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Privacy concerns about how processes are displayed

Link to this post 05 Jan 11

Any user can see all processes running on a Linux Computer and if he uses

ps -Af
even it's command line parameters are shown. Most times there is not much sensible information there, but there might be.
If we open a link from a mail someone has sent to us, it's link address might be visible to everyone in the system. Sometimes we might feel convenient to embed a password in the command line for some automatic process. You shouldn't do that!!, but many programs let you do so and some users might not be aware of it's risks.
I might be wrong, but I don't see a reason why this information should be exposed to all users in a system instead of making it available only for root and the owner of the process. :unsure:

Link to this post 05 Jan 11

You have brought up a valid concern that I have seen in other places, there are several cases where the output of PS can display too much information about specific user actions. Despite the concerns it has not yet been determined that it warrants modification of the application.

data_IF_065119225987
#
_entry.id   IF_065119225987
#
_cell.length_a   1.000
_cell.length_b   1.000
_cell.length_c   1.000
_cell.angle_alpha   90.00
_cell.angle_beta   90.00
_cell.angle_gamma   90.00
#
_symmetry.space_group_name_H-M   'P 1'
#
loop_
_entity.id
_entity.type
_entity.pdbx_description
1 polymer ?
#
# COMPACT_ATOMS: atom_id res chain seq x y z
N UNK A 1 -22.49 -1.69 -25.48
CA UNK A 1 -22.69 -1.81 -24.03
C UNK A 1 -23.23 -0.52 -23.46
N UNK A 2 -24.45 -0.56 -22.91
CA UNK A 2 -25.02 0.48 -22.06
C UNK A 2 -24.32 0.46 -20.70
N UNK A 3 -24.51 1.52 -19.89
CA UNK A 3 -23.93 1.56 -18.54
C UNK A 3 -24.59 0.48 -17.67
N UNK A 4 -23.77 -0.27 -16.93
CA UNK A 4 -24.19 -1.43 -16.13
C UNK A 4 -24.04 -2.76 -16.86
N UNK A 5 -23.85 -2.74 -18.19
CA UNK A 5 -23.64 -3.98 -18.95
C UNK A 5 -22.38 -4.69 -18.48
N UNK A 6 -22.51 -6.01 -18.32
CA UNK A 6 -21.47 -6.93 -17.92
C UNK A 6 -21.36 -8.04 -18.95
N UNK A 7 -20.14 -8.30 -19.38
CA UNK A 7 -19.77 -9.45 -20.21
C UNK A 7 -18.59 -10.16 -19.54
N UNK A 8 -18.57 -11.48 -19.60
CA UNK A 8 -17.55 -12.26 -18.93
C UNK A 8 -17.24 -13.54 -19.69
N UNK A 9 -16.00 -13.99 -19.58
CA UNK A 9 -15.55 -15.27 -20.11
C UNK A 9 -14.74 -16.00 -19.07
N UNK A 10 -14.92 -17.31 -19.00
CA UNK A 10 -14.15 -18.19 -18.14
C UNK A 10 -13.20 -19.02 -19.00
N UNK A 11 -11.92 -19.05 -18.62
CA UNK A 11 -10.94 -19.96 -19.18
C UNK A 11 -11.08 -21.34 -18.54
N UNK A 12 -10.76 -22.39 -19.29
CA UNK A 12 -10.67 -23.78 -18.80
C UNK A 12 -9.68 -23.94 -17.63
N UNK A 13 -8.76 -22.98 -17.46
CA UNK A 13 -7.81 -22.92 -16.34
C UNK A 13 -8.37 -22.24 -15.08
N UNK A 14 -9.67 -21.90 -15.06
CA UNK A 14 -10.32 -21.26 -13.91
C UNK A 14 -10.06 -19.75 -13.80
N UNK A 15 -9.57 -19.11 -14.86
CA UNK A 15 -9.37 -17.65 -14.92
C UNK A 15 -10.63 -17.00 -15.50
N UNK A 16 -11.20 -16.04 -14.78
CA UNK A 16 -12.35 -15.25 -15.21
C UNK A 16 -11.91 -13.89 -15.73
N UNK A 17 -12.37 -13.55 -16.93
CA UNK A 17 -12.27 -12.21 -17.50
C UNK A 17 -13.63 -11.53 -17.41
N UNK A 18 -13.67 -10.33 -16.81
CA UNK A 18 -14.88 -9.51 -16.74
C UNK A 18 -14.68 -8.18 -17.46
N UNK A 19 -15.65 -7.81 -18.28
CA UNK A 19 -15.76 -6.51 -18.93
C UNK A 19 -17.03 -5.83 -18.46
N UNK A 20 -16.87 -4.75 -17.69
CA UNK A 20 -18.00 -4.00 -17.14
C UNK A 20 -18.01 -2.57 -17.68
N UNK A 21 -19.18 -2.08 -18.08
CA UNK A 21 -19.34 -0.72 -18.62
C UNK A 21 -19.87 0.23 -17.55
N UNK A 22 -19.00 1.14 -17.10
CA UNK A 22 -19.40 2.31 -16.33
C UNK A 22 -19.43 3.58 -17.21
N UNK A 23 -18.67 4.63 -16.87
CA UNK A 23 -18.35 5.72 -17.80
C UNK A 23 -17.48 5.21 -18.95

If your concern is great enough then it would be a good idea to visit the project development site at http://procps.sourceforge.net/ to recommend modifications to the code that would limit the output for non-admin users through various means.

Link to this post 06 Jan 11

I guess it should be enough to make the kernel create /proc/<PIDS> with umask=007 for non root users, but I think it should be implemented within the kernel instead. As I'm not a kernel expert I might be wrong.

Link to this post 06 Jan 11

My though was to simplify a modification to the application itself and have it check the user groups and if the user is not in the adm group only display pids with their own uid, if the user is in the adm group have it display information for all processes.

Link to this post 06 Jan 11

I understand, but if /proc/<pid> rights are not changed, anyone can still access to all processes info, it will just hide the real issue.

Link to this post 07 Jan 11

Apiman wrote:

I understand, but if /proc/<pid> rights are not changed, anyone can still access to all processes info, it will just hide the real issue.

You have a good point, but I don't think the general users have enough knowledge to consider it a priority issue.

Have you attempting contacting the kernel mailing-list to recommend this change?

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